Inclusion and School Wellness
All children – from all disability, racial, ethnic, and socioeconomic groups, through all grades, and in urban and rural settings – benefit from regular physical activity and good nutrition. Local school wellness policies help set children up for a healthy future by cultivating healthy eating and physical activity habits and that’s why NCHPAD is happy to be a campaign supporter of The Alliance for a Healthier Generation's #WellnessWins.
National efforts have been implemented to reverse the trends of youth physical inactivity and childhood obesity by focusing on increasing physical activity and other health promotion efforts during the school day through the updating of school wellness policies. Children and youth with disabilities are often not fully included in these efforts, yet often experience even greater rates of physical inactivity and obesity. The obesity rate for children with a disability is 38 percent higher than children without a disability. Focusing on health promotion and increasing physical activity during childhood can encourage lifelong habits that can decrease the risk of chronic disease in adulthood.
Let’s Talk Inclusion
Inclusion assumes that all children, regardless of ability or disability, have the right to:
• Be respected and appreciated as valuable members of the school community
• Fully participate in all school activities
• Interact with peers of all ability levels with opportunities to develop friendships and learn and respect differences
In many cases, increasing wellness opportunities for children and youth with disabilities is easier said than done. It is important to acknowledge the barriers related to health promotion programming for children and youth with disabilities.
- Lack of community accessibility and accessibility of existing facilities and programs
- Lack of knowledge of existing programs
- Lack of knowledge of importance of physical activity and health benefits
- Inadequate family support
Full inclusion begins with the recognition that children and youth with disabilities are integral members of the school community and must be more than just acknowledged as an afterthought.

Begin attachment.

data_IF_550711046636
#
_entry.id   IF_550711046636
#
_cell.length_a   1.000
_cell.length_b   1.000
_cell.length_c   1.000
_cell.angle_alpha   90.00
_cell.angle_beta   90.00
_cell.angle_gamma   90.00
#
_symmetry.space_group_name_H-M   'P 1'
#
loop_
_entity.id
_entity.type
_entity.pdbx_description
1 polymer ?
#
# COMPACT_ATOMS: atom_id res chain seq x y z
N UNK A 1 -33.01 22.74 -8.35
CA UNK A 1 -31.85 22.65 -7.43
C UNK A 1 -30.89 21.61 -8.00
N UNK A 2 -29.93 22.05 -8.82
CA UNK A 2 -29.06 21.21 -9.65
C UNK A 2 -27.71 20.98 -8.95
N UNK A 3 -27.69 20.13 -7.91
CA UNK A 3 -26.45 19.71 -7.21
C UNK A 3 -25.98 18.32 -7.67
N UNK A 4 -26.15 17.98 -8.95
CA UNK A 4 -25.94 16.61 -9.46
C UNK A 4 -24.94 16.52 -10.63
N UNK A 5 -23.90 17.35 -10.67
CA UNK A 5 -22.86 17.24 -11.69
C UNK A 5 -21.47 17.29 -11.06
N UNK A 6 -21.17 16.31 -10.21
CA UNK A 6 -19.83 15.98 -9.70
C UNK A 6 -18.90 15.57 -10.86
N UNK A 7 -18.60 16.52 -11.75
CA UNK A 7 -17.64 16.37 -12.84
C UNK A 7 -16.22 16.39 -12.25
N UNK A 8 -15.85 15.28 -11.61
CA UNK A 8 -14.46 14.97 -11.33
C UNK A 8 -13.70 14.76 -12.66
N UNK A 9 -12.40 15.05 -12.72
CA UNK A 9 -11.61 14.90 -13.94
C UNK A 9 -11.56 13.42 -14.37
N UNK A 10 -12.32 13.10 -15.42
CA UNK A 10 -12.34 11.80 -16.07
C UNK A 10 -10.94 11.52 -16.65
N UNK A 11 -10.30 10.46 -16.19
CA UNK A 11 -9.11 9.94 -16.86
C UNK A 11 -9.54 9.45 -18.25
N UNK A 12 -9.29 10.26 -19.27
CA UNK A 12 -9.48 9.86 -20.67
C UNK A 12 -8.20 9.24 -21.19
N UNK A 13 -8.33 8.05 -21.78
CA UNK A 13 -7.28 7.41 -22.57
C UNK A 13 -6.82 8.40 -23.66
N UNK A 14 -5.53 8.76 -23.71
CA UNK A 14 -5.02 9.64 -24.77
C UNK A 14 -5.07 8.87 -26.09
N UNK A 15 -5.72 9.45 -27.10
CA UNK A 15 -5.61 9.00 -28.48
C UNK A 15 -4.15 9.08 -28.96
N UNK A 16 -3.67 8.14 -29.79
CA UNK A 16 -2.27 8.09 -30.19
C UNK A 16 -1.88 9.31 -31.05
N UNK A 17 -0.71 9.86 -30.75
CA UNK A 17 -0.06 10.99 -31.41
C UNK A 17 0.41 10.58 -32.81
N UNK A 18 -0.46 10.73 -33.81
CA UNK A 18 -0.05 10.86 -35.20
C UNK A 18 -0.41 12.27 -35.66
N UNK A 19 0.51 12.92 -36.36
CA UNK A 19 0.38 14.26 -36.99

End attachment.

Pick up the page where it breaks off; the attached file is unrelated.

How can wellness policies support inclusion?
The Guidelines for Disability Inclusion in Physical Activity, Nutrition, and Obesity Program Initiatives were developed to assist in the updating of community health programs and policies to be inclusive of the needs of people with disabilities. Schools, as part of the community, can use these same guidelines to promote inclusion within the school setting for children and youth with disabilities. The Guidelines can be viewed and utilized as part of a commitment to inclusion, learn more here: http://committoinclusion.org/9-guidelines-for-disability-inclusion/.
In closing, there are six key concepts to keep in mind in the development, implementation and evaluation of school wellness policies.
1. Involve people with disabilities or representatives on committees.
2. Educate committee members about inclusion, accessibility and health disparities of people with disabilities.
3. Keep people with disabilities or those that represent the interests of people with disabilities involved in all aspects of the wellness policy from development through evaluation.
4. Assess inclusion of students with disabilities and other issues specific to physical activity, wellness and students with disabilities.
5. Provide specific wording throughout that includes children and youth with disabilities.
6. Be creative. Fully including children and youth with disabilities might require “thinking outside of the box.”
Check out the Alliance for a Healthier Generation’s #WellnessWins campaign page for all you need to know about school wellness policies.